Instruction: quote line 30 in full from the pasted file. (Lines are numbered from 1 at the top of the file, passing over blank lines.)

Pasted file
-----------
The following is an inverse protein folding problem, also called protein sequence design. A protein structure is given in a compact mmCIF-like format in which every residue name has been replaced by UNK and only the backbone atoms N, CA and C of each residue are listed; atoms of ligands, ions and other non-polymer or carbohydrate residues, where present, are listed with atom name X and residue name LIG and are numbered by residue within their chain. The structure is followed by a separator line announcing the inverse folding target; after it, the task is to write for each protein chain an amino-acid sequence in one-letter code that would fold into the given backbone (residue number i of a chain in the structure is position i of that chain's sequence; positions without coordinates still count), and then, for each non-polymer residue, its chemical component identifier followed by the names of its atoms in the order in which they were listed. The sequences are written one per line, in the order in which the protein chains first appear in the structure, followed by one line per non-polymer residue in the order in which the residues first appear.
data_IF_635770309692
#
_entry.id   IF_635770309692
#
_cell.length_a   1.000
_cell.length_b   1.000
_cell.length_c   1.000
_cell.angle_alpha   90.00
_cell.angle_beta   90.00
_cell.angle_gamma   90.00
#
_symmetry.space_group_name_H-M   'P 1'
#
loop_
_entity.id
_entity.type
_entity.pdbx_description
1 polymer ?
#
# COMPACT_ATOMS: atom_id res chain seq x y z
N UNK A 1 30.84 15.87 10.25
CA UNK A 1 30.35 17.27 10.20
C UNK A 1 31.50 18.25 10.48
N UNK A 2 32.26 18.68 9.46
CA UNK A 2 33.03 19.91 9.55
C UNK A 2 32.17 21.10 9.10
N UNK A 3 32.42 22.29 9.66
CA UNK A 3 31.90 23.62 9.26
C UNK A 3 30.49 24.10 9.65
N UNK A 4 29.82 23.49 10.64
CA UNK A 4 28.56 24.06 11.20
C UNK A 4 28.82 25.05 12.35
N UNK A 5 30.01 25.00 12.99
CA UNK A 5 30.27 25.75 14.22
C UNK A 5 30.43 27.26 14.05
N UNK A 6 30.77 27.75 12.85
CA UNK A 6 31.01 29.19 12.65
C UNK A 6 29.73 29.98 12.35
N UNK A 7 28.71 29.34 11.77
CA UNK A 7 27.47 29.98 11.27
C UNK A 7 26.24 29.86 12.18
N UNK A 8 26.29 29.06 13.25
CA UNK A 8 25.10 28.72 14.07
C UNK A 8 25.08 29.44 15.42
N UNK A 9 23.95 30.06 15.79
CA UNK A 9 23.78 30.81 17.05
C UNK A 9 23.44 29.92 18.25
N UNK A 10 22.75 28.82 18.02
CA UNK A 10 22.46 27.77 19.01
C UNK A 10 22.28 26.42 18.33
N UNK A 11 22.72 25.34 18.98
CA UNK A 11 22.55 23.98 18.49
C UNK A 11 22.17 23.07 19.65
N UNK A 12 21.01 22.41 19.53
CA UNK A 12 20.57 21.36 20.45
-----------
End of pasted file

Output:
C UNK A 3 30.49 24.10 9.65